Thursday, 31 May 2018

THREE WAYS TO RESIST SELF-HARM | ENGLISH HERITAGE AD


*This post is part of a partnership with English Heritage
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I wasn’t sure on the title for this post… I didn’t know whether to call it ‘commands’ or ‘urges’ but then I had a conversation with my Community Psychiatric Nurse (CPN) about how the night times are getting tough again. Unbelievably, it seems, that I’m still surprised to hear that not everyone can hear the voices that I do. When I talked to my CPN about the feelings of self-harming or overdosing I kind of assumed that she knew those feelings were because of the hallucinations. And it wasn’t about the fact that before two weeks ago I hadn’t seen her for over a year.
I think that this post might come as a surprise to some people… That maybe you’re surprised to hear that I am still struggling this badly. I mean, I feel like I’m the poster child for mental health recovery so it’s hard for me to talk about when I’m struggling. I worry that it’ll take hope away from some of you; that those of you who have thought ‘if she can get better then so can I’ will now think ‘if her recovery hasn’t lasted then why would mine?’ So it’s important to me that you know that I’m still in recovery – countless amounts of mental health professionals have told me so! Recovery isn’t about not experiencing in mental distress; it’s about managing the times of distress a lot more safely and healthily (is that a word?).



So, I figured that if I was finally going to tell you all that I’ve been struggling a lot recently then a good way to do it would be in telling you the ways that I’m coping now…

1.     Give myself time.

This is something that I sort of… accidentally learnt through Dialectical BehaviourTherapy (DBT). And by that, I mean that we were taught about radical acceptance and mindfulness – which is all about being in the moment. So I developed a coping strategy where I was using both of these skills. I’d radically accept that I was being told to self-harm and therefore allow myself to be in that moment but to stop it from becoming overwhelming I’d tell myself that if I still felt the exact same way in half an hour then I would act on it. I’d spend that half an hour counting down until it was up and would find myself doing something else by the time thirty minutes was up. I’d distracted myself without even realising. On really bad days, the voices would still be loud, and they’d still be telling me to do the same things but it wasn’t giving me as much of a headache. And it wasn’t hurting me to resist doing it. It wasn’t tiring me out. These days I tell myself that I’ll go to sleep and see how I feel in the morning. It’s a skill that can be adapted to an individual and to the extent of that person’s struggling and the nature of it.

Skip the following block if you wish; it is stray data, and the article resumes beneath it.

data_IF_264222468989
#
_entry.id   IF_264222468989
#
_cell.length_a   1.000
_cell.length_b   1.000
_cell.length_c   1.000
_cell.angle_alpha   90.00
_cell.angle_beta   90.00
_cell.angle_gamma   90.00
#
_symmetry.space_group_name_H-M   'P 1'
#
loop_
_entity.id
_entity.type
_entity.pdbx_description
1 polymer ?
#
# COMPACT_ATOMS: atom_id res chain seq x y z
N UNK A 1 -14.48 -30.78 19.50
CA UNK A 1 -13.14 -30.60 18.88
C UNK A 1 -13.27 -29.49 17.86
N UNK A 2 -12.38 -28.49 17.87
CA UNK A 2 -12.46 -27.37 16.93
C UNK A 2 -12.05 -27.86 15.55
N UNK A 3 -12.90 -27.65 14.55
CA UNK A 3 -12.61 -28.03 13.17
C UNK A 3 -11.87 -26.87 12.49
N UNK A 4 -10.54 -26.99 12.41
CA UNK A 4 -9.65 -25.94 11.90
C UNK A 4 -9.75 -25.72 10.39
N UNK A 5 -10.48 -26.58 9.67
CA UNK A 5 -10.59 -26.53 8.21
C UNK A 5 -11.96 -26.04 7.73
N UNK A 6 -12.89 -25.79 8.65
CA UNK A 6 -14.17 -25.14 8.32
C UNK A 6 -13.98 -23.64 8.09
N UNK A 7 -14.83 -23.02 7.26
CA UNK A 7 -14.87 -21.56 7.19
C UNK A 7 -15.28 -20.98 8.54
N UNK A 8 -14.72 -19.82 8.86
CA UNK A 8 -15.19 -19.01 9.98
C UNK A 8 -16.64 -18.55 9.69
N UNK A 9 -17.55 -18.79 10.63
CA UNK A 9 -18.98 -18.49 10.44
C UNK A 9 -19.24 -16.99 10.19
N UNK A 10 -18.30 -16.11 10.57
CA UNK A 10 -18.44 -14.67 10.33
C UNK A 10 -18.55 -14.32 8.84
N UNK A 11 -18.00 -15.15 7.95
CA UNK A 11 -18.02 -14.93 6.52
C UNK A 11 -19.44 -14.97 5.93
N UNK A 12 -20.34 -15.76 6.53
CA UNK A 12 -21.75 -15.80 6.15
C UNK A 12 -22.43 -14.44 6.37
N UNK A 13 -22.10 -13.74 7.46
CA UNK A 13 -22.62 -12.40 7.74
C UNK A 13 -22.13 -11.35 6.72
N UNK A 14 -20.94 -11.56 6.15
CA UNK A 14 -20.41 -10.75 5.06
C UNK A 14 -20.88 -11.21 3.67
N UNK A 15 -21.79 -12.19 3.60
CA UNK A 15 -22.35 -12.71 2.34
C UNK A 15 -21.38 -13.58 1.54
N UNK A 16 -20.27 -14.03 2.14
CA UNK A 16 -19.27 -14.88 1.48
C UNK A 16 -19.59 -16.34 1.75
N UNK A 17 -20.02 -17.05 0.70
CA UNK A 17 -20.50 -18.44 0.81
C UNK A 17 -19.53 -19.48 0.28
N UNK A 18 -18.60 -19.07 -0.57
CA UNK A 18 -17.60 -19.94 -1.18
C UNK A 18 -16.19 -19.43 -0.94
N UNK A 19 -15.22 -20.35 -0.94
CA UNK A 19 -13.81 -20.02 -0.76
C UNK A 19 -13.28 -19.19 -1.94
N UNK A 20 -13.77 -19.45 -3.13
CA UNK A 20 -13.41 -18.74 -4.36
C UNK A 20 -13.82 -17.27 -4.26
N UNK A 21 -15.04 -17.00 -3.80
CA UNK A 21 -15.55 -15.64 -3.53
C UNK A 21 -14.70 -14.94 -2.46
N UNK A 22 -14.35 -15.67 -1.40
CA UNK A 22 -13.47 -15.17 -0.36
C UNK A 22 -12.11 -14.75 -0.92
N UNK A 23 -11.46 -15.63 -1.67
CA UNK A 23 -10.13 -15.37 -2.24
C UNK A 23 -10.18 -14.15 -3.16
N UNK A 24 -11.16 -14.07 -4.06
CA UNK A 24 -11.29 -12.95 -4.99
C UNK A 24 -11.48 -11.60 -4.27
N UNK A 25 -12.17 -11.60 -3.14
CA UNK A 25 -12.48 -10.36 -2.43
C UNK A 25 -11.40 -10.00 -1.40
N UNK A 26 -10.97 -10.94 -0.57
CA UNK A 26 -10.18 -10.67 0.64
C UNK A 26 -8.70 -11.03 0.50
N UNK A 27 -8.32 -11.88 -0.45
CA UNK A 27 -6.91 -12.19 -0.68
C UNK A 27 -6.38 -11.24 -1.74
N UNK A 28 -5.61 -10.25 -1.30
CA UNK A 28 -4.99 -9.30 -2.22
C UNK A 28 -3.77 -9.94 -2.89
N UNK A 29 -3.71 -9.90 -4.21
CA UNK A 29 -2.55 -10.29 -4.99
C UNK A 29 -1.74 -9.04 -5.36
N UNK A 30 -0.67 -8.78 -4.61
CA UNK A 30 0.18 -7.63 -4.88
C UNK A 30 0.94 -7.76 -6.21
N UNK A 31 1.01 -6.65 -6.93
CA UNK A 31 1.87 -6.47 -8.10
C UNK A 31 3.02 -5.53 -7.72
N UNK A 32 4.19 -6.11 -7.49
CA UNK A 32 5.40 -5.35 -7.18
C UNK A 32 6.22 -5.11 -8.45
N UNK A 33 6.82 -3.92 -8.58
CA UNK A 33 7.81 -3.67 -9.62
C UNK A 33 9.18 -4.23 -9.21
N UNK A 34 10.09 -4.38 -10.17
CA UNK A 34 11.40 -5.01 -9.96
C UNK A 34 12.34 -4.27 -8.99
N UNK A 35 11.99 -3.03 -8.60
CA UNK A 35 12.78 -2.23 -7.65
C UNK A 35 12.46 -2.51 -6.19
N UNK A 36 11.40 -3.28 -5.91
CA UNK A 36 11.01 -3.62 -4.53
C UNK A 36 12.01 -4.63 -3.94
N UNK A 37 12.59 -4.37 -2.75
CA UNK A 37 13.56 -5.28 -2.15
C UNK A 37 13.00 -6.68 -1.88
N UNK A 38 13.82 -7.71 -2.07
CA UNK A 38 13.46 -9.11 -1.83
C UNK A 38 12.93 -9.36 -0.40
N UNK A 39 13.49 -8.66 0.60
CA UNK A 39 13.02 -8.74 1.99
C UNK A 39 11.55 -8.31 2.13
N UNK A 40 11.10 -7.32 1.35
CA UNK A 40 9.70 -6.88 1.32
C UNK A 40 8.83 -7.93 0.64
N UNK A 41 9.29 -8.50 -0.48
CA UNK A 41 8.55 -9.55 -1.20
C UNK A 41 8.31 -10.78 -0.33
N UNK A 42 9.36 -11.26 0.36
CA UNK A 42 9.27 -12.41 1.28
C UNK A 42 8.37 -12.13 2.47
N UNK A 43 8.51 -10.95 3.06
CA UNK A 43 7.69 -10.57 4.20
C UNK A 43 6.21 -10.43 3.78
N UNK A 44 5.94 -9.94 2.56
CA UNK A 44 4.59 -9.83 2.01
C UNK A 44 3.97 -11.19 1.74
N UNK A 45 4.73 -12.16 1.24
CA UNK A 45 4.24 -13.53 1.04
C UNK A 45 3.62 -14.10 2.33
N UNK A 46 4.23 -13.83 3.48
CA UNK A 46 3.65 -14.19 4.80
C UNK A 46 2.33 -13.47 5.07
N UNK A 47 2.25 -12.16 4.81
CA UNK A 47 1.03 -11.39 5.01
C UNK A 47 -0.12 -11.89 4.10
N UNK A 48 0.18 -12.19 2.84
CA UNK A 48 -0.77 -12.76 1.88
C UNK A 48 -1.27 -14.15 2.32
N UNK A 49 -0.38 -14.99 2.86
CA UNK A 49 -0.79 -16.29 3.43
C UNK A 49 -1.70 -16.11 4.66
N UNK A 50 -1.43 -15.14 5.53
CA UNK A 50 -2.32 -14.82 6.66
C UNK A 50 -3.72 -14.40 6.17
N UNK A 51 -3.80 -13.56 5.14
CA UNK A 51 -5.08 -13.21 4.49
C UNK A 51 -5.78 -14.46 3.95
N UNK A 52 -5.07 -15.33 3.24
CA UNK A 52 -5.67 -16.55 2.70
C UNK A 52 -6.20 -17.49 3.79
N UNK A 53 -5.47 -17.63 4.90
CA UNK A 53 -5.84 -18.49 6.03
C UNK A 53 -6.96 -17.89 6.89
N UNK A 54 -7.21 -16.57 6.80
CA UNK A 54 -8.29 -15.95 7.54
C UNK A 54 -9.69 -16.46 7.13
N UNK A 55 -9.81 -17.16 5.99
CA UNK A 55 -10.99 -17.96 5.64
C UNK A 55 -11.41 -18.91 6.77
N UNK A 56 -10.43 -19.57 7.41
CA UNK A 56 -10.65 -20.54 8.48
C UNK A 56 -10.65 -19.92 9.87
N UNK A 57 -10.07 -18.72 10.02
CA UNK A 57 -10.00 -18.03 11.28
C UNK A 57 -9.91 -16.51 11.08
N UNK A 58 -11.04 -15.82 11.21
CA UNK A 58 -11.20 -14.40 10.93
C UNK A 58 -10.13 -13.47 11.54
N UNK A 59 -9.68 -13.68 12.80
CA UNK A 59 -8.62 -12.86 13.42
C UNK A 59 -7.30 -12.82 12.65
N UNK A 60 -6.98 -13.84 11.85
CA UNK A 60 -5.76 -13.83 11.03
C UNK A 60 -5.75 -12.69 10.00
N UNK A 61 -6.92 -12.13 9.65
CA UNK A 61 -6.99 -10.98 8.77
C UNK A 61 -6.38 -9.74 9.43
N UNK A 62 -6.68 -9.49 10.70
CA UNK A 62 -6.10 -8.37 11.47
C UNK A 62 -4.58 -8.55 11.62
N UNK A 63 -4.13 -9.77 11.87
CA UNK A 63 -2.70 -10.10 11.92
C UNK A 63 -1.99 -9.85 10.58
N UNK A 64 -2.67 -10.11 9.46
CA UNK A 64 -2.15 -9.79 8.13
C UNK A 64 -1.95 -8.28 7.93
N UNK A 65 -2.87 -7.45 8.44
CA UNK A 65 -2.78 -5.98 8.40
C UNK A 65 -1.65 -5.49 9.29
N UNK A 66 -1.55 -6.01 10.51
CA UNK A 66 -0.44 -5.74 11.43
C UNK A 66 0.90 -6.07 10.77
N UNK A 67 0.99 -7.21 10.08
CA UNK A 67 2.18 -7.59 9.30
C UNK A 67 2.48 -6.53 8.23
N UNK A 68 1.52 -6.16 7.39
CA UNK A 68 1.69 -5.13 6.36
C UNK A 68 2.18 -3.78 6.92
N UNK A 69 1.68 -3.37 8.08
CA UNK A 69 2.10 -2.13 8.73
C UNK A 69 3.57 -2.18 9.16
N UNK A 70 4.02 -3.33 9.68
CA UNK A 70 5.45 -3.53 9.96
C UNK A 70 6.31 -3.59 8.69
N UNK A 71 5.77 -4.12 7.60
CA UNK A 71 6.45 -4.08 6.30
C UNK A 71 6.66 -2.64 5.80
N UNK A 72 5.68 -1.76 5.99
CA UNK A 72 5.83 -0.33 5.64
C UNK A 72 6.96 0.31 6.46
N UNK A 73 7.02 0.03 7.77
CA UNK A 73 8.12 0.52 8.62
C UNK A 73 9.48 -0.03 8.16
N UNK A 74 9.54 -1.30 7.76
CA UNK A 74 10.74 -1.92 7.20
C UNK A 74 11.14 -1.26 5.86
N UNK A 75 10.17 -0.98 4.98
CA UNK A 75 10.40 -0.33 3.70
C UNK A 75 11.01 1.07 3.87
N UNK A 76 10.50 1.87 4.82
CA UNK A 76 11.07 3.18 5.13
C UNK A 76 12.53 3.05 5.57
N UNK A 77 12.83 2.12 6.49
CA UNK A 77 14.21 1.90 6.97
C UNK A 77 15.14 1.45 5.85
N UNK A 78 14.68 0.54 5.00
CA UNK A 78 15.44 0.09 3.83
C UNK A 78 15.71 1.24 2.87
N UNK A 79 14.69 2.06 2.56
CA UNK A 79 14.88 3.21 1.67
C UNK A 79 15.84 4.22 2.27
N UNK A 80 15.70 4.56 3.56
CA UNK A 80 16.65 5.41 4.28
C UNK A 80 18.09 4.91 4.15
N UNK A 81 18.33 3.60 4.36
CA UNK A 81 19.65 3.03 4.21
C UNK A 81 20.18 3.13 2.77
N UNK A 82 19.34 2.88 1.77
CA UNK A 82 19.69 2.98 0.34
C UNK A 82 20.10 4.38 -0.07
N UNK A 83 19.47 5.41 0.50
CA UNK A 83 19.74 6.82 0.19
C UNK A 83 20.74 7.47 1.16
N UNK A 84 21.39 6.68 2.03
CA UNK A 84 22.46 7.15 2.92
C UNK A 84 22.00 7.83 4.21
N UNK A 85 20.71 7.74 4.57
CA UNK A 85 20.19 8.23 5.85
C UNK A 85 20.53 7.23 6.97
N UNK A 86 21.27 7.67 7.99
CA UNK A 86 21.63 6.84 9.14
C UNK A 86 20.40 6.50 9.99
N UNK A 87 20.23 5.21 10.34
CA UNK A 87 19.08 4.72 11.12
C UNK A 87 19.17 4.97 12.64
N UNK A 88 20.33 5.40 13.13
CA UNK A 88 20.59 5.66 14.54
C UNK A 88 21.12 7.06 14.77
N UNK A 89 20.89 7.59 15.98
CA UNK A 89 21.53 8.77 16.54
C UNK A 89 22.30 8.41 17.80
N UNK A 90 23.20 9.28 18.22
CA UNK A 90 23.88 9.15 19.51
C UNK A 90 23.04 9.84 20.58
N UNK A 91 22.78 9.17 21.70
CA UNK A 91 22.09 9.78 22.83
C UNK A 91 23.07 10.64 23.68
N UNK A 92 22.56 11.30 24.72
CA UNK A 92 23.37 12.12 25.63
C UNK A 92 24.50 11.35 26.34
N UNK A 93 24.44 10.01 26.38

2.     Distract. Distract. Distract.

I used to think that there had to be some straight forward activities that would be named as the official distraction techniques. Like, painting, or writing… Just, doing a hobby in general! I soon learnt that simple, little things can be distractions too; like painting your nails, having a bath, washing your hair, doing the hoovering, feeding your pet, making a meal… I think that sometimes it comes down to anything that isn’t self-harm is a positive thing to be doing! At the moment, I've been going on trips every week to different English Heritage and National Trust sites - hence the photos from my most recent trip: Belsay Hall.

3.     Remember the fallout.

When you’re hallucinating it’s very difficult to keep in mind the consequences of your actions. In fact, it’s hard to keep anything in mind. Because your mind is occupied by something else. The rabbits… The voices… So remembering the disastrous ways that self-harming has ended in – the restraints, the flashing blue lights, the injections, the wait for Doctors, the physical impact… It’s incredibly easy to get lost in hallucinations and to be unable to see anything except them. Anything but them. And sometimes all you can think about are the hallucinations; it’s like they occupy your entire mind and not just one of your senses. Hallucinations are different for everyone; but with mine, I’ve found that once I self-harm as the voices command me to, they’ll quieten down but as soon as I get help for it they’re back, shouting as loud as ever. When I was at my most poorly, I was self-harming (mainly by overdosing) every two to three days. I would just get over one and the voices would be back and I’d find myself in another crisis. So, these days, I remind myself that nothing is good enough for the voices.